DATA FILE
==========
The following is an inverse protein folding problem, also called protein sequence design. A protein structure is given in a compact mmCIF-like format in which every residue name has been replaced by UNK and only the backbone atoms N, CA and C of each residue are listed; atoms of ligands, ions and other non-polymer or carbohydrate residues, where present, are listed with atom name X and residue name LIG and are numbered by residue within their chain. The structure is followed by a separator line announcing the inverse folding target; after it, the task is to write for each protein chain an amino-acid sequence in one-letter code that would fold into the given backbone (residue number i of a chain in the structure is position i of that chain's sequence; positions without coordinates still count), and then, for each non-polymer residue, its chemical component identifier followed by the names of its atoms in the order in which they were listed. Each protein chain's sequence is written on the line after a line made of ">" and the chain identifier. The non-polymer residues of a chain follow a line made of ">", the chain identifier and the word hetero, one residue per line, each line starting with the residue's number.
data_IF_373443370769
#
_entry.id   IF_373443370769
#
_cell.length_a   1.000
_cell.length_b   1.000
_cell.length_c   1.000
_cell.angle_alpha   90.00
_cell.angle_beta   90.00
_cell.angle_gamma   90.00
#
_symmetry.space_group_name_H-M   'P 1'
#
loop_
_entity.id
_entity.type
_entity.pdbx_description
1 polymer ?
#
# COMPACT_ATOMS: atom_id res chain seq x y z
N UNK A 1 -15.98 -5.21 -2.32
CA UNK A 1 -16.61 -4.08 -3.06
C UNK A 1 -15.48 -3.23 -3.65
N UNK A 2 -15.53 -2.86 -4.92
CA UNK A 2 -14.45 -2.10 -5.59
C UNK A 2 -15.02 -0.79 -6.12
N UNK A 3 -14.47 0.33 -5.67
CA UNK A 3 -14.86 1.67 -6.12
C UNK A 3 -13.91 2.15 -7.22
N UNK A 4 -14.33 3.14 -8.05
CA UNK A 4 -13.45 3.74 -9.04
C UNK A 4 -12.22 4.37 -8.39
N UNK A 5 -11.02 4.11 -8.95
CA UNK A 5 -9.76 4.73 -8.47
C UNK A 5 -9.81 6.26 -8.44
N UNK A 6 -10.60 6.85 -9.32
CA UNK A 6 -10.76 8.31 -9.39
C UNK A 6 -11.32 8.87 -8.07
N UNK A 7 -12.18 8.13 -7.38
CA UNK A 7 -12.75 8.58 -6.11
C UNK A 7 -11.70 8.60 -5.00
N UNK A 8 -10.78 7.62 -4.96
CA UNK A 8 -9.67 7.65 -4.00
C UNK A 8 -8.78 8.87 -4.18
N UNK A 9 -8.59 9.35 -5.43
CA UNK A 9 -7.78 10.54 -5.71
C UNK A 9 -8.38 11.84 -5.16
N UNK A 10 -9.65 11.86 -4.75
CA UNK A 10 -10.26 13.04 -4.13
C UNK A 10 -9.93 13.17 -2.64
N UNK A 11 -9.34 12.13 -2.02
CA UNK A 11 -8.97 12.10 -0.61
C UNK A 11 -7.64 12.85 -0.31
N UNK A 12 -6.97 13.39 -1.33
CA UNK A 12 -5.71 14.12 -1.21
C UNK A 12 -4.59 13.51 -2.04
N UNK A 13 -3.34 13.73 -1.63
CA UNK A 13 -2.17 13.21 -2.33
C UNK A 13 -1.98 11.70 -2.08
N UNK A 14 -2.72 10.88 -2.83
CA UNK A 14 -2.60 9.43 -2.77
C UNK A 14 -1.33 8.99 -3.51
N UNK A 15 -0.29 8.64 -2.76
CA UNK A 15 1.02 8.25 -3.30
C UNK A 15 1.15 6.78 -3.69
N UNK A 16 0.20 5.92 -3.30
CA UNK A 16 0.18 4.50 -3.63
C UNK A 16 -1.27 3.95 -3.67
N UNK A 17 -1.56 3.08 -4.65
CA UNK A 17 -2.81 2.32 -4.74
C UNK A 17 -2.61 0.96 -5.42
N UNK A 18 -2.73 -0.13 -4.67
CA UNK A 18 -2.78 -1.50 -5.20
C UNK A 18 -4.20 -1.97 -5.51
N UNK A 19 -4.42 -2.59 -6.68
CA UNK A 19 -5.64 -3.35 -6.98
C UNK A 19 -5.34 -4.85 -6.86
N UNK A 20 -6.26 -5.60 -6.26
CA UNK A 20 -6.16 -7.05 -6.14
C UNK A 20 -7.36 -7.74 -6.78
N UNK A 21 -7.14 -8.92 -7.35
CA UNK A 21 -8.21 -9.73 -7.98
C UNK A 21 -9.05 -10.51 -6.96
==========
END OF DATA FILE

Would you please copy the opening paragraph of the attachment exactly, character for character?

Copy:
The following is an inverse protein folding problem, also called protein sequence design. A protein structure is given in a compact mmCIF-like format in which every residue name has been replaced by UNK and only the backbone atoms N, CA and C of each residue are listed; atoms of ligands, ions and other non-polymer or carbohydrate residues, where present, are listed with atom name X and residue name LIG and are numbered by residue within their chain. The structure is followed by a separator line announcing the inverse folding target; after it, the task is to write for each protein chain an amino-acid sequence in one-letter code that would fold into the given backbone (residue number i of a chain in the structure is position i of that chain's sequence; positions without coordinates still count), and then, for each non-polymer residue, its chemical component identifier followed by the names of its atoms in the order in which they were listed. Each protein chain's sequence is written on the line after a line made of ">" and the chain identifier. The non-polymer residues of a chain follow a line made of ">", the chain identifier and the word hetero, one residue per line, each line starting with the residue's number.